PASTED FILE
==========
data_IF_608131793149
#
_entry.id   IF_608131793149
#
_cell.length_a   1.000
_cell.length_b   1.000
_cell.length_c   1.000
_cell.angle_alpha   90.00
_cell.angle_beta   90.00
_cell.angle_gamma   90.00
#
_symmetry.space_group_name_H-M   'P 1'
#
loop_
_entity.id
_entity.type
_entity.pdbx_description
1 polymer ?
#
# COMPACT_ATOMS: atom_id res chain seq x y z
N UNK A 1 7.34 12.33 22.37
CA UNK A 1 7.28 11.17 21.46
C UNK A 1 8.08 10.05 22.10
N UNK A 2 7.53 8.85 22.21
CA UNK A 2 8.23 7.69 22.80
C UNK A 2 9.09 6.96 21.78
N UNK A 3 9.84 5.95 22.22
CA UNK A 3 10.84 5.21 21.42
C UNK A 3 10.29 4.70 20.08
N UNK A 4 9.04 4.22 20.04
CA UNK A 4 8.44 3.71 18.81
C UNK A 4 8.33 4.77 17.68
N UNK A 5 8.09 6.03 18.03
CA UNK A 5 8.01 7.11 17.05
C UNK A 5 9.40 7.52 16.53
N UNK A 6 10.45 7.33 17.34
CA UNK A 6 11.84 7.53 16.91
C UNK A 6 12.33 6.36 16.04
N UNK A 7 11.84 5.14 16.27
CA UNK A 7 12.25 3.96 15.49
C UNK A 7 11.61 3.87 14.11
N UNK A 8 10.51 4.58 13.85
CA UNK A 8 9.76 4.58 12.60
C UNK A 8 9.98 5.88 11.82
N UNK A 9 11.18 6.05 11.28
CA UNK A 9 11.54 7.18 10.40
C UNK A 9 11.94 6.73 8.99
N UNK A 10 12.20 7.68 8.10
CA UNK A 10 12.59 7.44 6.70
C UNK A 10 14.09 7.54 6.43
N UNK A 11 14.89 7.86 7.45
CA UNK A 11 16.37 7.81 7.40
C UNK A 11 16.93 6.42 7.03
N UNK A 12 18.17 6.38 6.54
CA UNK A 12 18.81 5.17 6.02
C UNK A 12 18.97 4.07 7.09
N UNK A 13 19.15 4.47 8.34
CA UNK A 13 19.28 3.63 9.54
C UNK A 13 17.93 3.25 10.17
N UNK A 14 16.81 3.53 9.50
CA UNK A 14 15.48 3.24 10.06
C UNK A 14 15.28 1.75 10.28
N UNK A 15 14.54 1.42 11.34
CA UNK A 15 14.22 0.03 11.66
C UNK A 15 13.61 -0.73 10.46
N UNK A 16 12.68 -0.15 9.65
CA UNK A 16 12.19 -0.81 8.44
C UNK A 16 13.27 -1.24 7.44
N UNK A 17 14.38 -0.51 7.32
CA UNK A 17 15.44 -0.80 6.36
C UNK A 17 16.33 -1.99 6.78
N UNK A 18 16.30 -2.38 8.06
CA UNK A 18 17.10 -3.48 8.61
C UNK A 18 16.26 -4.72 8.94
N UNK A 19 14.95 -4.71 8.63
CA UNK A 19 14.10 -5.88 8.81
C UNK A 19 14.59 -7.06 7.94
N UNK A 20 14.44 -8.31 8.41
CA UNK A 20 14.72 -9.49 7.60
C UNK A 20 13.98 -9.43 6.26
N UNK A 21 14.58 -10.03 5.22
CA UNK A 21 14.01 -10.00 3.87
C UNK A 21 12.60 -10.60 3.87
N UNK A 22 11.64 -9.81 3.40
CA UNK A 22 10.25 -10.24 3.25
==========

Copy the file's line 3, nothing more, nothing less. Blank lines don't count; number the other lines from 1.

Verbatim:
_entry.id   IF_608131793149